Afghan reconciliation: Kabul’s top negotiator seeks release of Taliban prisoners

Afghan High Peace Council head Salahuddin Rabbani arrives today.

Tahir Khan November 11, 2012

ISLAMABAD: Afghanistan’s top peace negotiator will seek the release of senior Afghan Taliban prisoners languishing in Pakistani jails in an effort to “push forward the much-needed reconciliation process”.

Salahuddin Rabbani, the head of Afghan High Peace Council, along with his other colleagues, is arriving in Islamabad on Monday for a three-day visit.

Rabbani will also seek a ‘safe passage’ for reconcilable Taliban leaders and their families, Muhammad Esmail Qasemyar, the international relations adviser for the Afghan High Peace Council, told The Express Tribune by phone from Kabul.

Rabbani will also raise the issue of Mullah Abdul Ghani Baradar, the former No 2 in the Taliban hierarchy who was arrested in Karachi in February 2010, he added.

Kabul considers Mullah Baradar as the key to the success of its reconciliation plan, and has sought from Pakistan his release on several occasions.

During the trip, Rabbani will meet President Asif Ali Zardari, Prime Minister Raja Pervaiz Ashraf, Foreign Minister Hina Rabbani Khar and the military leadership, according to the Afghan foreign ministry.

The ministry did not disclose the agenda of these meetings but Qasemyar said Rabbani would seek the release of all Taliban prisoners in Pakistan, including Mullah Baradar, and a transit for Taliban leaders during their travels abroad in connection with peace talks.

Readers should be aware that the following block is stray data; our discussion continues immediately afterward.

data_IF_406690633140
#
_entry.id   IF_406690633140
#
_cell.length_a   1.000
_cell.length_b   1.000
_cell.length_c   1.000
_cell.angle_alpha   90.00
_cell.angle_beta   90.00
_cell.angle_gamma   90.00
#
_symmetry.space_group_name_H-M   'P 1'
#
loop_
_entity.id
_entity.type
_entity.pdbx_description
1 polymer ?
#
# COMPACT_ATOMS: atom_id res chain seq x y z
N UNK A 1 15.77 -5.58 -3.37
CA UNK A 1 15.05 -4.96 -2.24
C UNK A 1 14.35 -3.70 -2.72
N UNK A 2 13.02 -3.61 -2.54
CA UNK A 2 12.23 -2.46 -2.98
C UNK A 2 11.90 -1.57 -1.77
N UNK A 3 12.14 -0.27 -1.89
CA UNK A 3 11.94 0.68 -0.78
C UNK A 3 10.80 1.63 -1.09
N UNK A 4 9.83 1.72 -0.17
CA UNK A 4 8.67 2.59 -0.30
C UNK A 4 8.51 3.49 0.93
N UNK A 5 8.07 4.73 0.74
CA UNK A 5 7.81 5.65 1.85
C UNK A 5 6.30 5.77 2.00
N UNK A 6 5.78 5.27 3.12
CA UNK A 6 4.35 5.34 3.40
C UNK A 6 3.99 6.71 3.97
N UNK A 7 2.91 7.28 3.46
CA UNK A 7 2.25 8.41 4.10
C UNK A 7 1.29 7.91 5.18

Officially, Pakistan has never admitted the detention of any Taliban leader, except Mullah Baradar.

But the Taliban say hundreds of their fighters have been arrested by Pakistani  authorities, according to Afghan analyst Waheed Mujda.

Qasemyar dubbed the peace council delegation’s visit “very important”.  Its members have pinned high hopes on the trip – they are confident that Pakistan, as a brotherly neighbour, will extend sincere cooperation and promote the Afghan peace process, according to Qasemyar.

“We would like the Pakistani government – especially the military and its intelligence wing – to press the Taliban leadership into coming closer to the negotiating table in an effort to resolve the Afghan crisis,” he added.

Kabul accuses Pakistan’s spy agency of using groups like the Haqqani network as proxies to counter the influence of rival India in Afghanistan. Islamabad denies the allegations.

Qasemyar said peace in Afghanistan is in Pakistan’s interest. “Peace in Afghanistan will benefit Pakistan 10 times more than Afghanistan,” he added.

Salahuddin Rabbani’s visit was postponed twice in the past as both sides had “failed to agree on the agenda” as well as details of the council’s interactions in Pakistan, Afghan sources told The Express Tribune.

“The peace council will urge Pakistan to take practical steps to aid the peace process and work out a political solution before the 2014 withdrawal of foreign troops,” an Afghan source said.

The Afghan peace council members also seek meetings with leaders of Pakistani political and religious parties in an effort to win their support for the reconciliation process, an Afghan source told The Express Tribune.

The Afghan Embassy is in the process of arranging these meetings, the source added.

Published in The Express Tribune, November 12th, 2012.


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Khan of Jandul | 8 years ago | Reply

If Pakistan is honest and serious about reconciliation process in Afghanistan and undermining extremist forces, it should give positive response to the the demand of the High Council of Peace. Release of Mullah Baradar and other Taliban prisoners in Pak jail will be a welcome step. And if Pakistan just intends to use these diplomatic maneuvers for getting more time and prolong the process till the end of 2014, then it would be a hypocrisy of high degree and would prove that Pakistan does not want stability and peace in Afghanistan.

usman | 8 years ago | Reply

Taliban release will facilitate Afghan peace process. If Pakistani ambassador asks the US to talk to Taliban instead of targeting them, then why Pakistan keeps Taliban leaders in detention?

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